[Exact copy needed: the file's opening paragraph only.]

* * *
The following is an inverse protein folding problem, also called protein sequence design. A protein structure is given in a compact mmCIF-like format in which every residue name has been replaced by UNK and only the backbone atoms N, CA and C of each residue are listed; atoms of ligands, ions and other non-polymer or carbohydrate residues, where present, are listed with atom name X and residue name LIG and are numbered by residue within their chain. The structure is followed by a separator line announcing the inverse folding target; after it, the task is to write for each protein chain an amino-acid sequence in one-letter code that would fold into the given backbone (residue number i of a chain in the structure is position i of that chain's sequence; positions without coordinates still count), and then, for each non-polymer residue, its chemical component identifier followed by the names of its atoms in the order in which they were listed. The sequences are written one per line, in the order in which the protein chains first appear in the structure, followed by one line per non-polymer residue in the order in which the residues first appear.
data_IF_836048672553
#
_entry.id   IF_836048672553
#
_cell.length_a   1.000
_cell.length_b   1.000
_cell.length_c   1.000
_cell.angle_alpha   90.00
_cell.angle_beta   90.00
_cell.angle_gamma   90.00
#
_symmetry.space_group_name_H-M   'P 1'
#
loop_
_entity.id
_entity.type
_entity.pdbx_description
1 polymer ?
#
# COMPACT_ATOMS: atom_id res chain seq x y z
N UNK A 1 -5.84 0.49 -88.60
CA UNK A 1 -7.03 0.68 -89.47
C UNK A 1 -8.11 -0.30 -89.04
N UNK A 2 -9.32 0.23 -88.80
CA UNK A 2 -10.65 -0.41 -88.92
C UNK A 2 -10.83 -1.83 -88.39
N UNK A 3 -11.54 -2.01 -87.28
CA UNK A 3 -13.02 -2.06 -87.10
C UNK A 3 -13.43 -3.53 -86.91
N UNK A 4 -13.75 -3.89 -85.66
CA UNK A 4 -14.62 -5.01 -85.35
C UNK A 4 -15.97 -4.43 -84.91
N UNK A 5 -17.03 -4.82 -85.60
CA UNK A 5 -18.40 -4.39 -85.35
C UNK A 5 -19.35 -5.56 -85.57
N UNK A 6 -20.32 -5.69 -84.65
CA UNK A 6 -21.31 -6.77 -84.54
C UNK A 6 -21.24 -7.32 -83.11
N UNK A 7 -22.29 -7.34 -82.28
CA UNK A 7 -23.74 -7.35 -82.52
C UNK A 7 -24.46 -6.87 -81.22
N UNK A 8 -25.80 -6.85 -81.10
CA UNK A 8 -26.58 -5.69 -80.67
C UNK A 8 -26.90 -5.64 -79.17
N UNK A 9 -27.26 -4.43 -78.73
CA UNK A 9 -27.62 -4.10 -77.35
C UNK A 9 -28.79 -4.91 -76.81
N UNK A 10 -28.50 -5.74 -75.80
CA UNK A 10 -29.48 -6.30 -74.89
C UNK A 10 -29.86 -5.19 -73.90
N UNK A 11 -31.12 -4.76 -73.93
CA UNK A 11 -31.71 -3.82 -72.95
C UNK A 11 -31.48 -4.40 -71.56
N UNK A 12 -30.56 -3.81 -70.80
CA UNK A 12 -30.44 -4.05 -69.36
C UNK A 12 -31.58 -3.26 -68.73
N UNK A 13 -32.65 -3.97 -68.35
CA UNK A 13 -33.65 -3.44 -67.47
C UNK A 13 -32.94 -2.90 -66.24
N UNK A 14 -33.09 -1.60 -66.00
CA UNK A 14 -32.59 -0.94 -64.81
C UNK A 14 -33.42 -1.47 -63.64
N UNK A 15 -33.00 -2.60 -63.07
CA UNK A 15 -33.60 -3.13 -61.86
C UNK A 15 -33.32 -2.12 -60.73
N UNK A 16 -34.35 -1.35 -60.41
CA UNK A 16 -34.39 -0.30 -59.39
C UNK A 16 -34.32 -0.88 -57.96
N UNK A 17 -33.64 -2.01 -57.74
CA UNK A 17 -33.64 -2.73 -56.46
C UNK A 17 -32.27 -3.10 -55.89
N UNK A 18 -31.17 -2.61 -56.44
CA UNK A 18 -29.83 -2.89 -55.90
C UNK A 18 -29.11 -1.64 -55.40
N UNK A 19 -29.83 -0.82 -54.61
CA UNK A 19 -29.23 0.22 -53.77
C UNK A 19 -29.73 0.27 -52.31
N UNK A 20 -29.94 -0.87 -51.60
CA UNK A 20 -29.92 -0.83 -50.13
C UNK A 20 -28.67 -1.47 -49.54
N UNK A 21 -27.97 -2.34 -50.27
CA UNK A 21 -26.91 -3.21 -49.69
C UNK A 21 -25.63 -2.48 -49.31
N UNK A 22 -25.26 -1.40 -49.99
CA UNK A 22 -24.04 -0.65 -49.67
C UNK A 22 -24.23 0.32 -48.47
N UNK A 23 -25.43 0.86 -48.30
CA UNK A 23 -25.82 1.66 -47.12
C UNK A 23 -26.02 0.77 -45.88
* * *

The following is an inverse protein folding problem, also called protein sequence design. A protein structure is given in a compact mmCIF-like format in which every residue name has been replaced by UNK and only the backbone atoms N, CA and C of each residue are listed; atoms of ligands, ions and other non-polymer or carbohydrate residues, where present, are listed with atom name X and residue name LIG and are numbered by residue within their chain. The structure is followed by a separator line announcing the inverse folding target; after it, the task is to write for each protein chain an amino-acid sequence in one-letter code that would fold into the given backbone (residue number i of a chain in the structure is position i of that chain's sequence; positions without coordinates still count), and then, for each non-polymer residue, its chemical component identifier followed by the names of its atoms in the order in which they were listed. The sequences are written one per line, in the order in which the protein chains first appear in the structure, followed by one line per non-polymer residue in the order in which the residues first appear.